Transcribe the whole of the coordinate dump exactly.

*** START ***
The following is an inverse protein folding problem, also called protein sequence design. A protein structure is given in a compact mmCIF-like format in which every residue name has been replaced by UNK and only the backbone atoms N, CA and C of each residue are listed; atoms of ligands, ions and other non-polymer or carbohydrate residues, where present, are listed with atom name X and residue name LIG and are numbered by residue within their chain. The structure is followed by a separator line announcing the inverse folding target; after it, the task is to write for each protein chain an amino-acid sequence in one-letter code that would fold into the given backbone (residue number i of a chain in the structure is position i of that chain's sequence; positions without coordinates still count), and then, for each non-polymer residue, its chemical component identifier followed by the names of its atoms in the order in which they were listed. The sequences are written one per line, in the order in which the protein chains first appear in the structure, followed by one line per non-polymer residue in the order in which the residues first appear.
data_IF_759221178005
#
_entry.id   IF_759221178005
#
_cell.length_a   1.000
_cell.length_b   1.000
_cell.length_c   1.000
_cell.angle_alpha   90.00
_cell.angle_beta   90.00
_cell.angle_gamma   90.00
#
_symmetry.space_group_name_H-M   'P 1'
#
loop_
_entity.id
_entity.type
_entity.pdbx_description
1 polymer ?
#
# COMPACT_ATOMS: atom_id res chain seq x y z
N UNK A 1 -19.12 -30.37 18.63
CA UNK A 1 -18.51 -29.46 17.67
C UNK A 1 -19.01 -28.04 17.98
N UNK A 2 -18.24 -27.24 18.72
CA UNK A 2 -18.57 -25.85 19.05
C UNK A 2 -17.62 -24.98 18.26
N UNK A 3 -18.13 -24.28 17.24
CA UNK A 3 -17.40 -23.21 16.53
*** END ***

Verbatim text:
The following is an inverse protein folding problem, also called protein sequence design. A protein structure is given in a compact mmCIF-like format in which every residue name has been replaced by UNK and only the backbone atoms N, CA and C of each residue are listed; atoms of ligands, ions and other non-polymer or carbohydrate residues, where present, are listed with atom name X and residue name LIG and are numbered by residue within their chain. The structure is followed by a separator line announcing the inverse folding target; after it, the task is to write for each protein chain an amino-acid sequence in one-letter code that would fold into the given backbone (residue number i of a chain in the structure is position i of that chain's sequence; positions without coordinates still count), and then, for each non-polymer residue, its chemical component identifier followed by the names of its atoms in the order in which they were listed. The sequences are written one per line, in the order in which the protein chains first appear in the structure, followed by one line per non-polymer residue in the order in which the residues first appear.
data_IF_759221178005
#
_entry.id   IF_759221178005
#
_cell.length_a   1.000
_cell.length_b   1.000
_cell.length_c   1.000
_cell.angle_alpha   90.00
_cell.angle_beta   90.00
_cell.angle_gamma   90.00
#
_symmetry.space_group_name_H-M   'P 1'
#
loop_
_entity.id
_entity.type
_entity.pdbx_description
1 polymer ?
#
# COMPACT_ATOMS: atom_id res chain seq x y z
N UNK A 1 -19.12 -30.37 18.63
CA UNK A 1 -18.51 -29.46 17.67
C UNK A 1 -19.01 -28.04 17.98
N UNK A 2 -18.24 -27.24 18.72
CA UNK A 2 -18.57 -25.85 19.05
C UNK A 2 -17.62 -24.98 18.26
N UNK A 3 -18.13 -24.28 17.24
CA UNK A 3 -17.40 -23.21 16.53